Children from socially disadvantaged backgrounds are less likely to be treated for middle ear infections and are likely to experience serious complications from the condition – potentially with lifelong economic consequences – researchers have found.
Problems such as hearing loss and chronic ear infections were more common for children who lived in areas marked by difficult socioeconomic circumstances, according to the researchers, who linked the complications to a lack of adequate treatment in this population.
“We are treating socially disadvantaged kids differently than we are treating more advantaged kids,” said Jason Qian, MD, a resident in otolaryngology and head and neck surgery at Stanford (Calif.) University, who helped conduct the new study. “We have to think about social inequalities so we can ensure all kids are receiving the same level and type of care.”
In the United States, 80% of children will experience otitis media during their lifetime. Untreated ear infections can lead to symptoms ranging from mild discharge from the ear to life-threatening conditions like mastoiditis and intracranial abscesses.
For the new study, published online in JAMA Otolaryngology–Head & Neck Surgery, Dr. Qian and colleagues looked at 4.8 million children with private health insurance across the United States using a database with information on inpatient and outpatient visits and medication use. The researchers identified patients between January 2003 and March 2021 who received treatment for recurrent and suppurative otitis media, those who received tympanostomy tubes, and children who experienced severe complications from undertreated ear infections.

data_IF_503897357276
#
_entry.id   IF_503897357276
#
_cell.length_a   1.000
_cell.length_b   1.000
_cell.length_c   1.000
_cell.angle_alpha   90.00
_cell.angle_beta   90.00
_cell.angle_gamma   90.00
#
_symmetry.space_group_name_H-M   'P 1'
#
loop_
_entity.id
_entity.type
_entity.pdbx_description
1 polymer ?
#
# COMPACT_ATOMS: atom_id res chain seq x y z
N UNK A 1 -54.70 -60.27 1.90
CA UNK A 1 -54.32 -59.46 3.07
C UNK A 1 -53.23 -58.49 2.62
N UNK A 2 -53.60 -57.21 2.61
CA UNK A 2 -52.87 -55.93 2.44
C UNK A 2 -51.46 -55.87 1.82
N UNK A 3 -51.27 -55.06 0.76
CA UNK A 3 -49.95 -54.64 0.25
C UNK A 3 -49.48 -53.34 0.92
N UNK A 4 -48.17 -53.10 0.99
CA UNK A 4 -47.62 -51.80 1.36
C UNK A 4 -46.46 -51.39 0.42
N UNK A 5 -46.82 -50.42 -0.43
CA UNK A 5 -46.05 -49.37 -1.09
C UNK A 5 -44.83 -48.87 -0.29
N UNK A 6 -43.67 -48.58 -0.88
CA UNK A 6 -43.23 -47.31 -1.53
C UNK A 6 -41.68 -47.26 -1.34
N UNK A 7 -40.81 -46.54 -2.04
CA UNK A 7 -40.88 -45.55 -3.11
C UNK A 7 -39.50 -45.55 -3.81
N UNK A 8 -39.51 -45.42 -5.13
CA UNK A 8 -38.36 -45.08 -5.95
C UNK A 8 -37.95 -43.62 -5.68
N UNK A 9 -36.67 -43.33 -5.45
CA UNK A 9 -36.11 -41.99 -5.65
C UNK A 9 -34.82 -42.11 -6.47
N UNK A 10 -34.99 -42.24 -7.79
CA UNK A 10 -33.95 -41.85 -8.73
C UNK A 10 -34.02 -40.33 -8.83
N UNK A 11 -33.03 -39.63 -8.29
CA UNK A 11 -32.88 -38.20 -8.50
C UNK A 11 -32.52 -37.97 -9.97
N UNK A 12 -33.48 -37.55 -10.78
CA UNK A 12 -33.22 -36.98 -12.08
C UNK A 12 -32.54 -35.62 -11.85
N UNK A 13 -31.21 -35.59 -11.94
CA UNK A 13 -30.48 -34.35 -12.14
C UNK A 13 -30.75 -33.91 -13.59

Social disadvantage was assessed using the Social Deprivation Index (SDI), a tool used to measure indicators of poverty throughout the United States based on seven demographic factors including level of educational attainment, the number of single-parent households, the share of people living in overcrowded homes, and other factors.
Every point increase in the SDI score was associated with a 14% lower likelihood of being treated for recurrent ear infections despite having them and a 28% greater chance of being hospitalized for severe ear infections, according to the researchers.
Previous research established that children with government health insurance or no coverage have more difficulty receiving proper treatment for ear infections. Although people with commercial insurance are generally wealthier than those without private coverage, Dr. Qian said, the new data indicate that significant social disparities in care exist even within this group.
Although some studies have found that wealthier children are more likely to develop otitis media, Dr. Qian’s group said that association likely reflects the better access to health care money affords.
“We found that socially disadvantaged children not only have a higher burden of otitis media but are also undertreated both medically and surgically for [ear infections]. Because chronic and complicated forms of otitis media can cause childhood hearing loss, which in turn limits academic and economic potential, undertreatment of [otitis media] in socially disadvantaged populations can contribute to generational cycles of poverty, unemployment, and low pay,” they write.
“The biggest take home is that we are not treating children equitably when it comes to ear infections,” Dr. Qian added. “In order to give children equal access to care, we as health care providers need to find strategies to do better.”
The study was supported by the Stanford Center for Population Health Science Data Core, which is supported by a grant from the National Institutes of Health and internal funding. Dr. Qian has reported receiving grant funding from Merck.
A version of this article first appeared on Medscape.com.